I can’t wait to see if this basically free experiment works. I’ve read several articles recommending planting in the late fall underneath shrubs. I keep saying I’m going to try it but I always forget.

I’ll let you know this summer…if I don’t forget them! :)


Things around here are always prioritized…into steps and phases.

Rush to get this house liveable one year ago. Check.

Rush to get yard cleaned up a bit after we move in. Check

Rush to get pine trees cut down before major storm comes through and the leaning ones crash into our “new” house. Check.

Repair this. Fix this. Rig this. Figure out why that is leaking. Check. Check. Check.

Hunter and I are project people. We are. But, sometimes I wonder if this house that I grew up in (and now live in) is trying to drive us to madness.

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Our living room about one year, 4 months ago. Just before we moved in.

There’s always something to do, to fix, to make better. It was in disrepair for so long. We all just ignored it. But when we needed a place to live, it was our saving grace. We poured the pennies we had into making it a place we could live, safely, with less stress and give ourselves time to recover from what had been a terrible few years financially, emotionally, and physically. We are total DIYers on this. The only thing we hired out was having a friend who is an electrician come swap out some outlet for a different one for the dryer and to check all the outlets and such. Hunter has amazed me with his ability to figure things out and put this house back together. Because, yall, at one point, the kitchen had a giant hole in the floor and he was standing in the crawl space and the kitchen at the same time putting it all back together. He’s an amazing hard worker and has rebuilt our home into a safe place to live.

But after we got moved in and settled, well, we rested. We just lived here. We let everything stay as it was unless we absolutely had to do it. We just needed to rest.  t took a year and a half of hard work (mostly on Hunter’s part as I worked full time and was pregnant for much of the time) to get the house back to a liveable status before we moved in. We were home improvement burn-outs.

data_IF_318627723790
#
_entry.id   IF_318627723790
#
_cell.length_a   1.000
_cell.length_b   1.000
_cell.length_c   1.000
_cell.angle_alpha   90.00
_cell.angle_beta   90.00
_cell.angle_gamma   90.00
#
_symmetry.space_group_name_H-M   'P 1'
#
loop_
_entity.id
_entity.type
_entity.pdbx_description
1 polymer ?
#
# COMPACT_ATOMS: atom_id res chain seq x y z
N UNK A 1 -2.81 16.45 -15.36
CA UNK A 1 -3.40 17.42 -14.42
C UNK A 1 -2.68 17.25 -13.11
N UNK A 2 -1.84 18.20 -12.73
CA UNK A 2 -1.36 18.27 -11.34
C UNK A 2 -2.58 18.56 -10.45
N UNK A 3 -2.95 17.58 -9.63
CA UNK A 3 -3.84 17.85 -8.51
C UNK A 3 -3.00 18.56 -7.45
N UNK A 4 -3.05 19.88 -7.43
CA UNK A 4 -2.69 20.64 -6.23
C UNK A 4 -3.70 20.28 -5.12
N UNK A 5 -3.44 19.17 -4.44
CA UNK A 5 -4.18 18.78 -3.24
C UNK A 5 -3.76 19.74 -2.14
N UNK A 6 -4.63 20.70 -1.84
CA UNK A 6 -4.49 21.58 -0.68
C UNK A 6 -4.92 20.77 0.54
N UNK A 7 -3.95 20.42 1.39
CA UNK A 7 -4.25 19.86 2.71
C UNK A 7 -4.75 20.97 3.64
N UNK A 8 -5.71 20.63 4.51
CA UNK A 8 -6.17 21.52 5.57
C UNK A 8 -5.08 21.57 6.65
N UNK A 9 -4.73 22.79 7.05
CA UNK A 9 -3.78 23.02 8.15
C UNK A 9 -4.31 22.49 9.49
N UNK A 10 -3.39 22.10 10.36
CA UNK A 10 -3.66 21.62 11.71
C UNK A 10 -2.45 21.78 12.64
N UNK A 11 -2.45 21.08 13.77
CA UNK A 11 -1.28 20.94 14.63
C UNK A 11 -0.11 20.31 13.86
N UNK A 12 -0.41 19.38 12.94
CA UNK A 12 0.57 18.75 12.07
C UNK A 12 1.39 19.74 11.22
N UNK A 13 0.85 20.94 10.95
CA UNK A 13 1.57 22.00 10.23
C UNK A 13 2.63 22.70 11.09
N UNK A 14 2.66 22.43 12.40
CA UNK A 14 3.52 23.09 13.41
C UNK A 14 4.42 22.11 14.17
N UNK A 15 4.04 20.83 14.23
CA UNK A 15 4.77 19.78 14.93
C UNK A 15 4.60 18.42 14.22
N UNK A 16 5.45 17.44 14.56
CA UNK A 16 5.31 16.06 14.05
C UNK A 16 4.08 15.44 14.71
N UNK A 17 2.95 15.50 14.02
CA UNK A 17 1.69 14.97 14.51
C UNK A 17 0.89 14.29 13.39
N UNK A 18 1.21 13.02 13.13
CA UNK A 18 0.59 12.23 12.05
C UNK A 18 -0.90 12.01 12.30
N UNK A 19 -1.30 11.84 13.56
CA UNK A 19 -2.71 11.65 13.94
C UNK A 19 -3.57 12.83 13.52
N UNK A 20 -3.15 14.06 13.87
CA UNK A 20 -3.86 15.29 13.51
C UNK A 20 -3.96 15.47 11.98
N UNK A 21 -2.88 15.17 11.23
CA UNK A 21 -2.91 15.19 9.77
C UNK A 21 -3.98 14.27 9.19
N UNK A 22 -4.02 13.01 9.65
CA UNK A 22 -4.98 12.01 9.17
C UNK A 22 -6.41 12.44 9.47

For about six months now, we’ve slowly been finishing things out though. Which is a nice, refreshing change.  Some successes:

We finished baseboards in the kitchen and some finish trim around the upper cabinets. Oh and that stuff that goes under the cabinet to finish it? Toe kick stuff? Floor trim? Not sure what it’s called. We still need quarter round but oh, it looks better.

We put flooring in our closet (it was sub-floor before that…the other closets still are). Dust is SO much less.

I bought a bamboo blind for our bedroom window (just a sheer curtain before that). It will definitely help in the summer with cooling.

I started touching up ceilings (crappy painters, we are). I hate ceilings. And popcorn ceilings. And ceilings.

We bought a built in dishwasher. STOP THE WORLD.  I’ve used a portable for 10 years. This is like a whole new world. I love, love, love it. The not dragging a dishwasher over because the wheels don’t roll right. The not having to move it back in the morning. The dishes that have to be washed basically before the dishwasher because the water pressure just isn’t enough….this dishwasher is glorious.

I slipcovered our chair. Ugh. We won’t talk about how nasty it looks even though we had it cleaned prior to Rhett coming. Never buy a fabric couch or chair. Just buy leather. Seriously. It’s on my “dream list.”

So it is all coming together. Slowly but surely. Right now, we have a few projects going on:

Hunter is building a shop. He’s been using a container (one of those shipping containers…like this). We were going to take on a bit of debt and buy a building but he decided he could built on to what we have and make it what he wanted for less money. I’ll try to get some pictures this week. It’s a slow and steady project.

I’m slipcovering the couch. Nothing fancy. Just drop cloths for the fabric. And there won’t be a tutorial because I am winging it. It’s not perfect. Pin. Cut. Pin. Trim. Sew. Fit it. Add next pieces. repeat. I have the cushions left to do.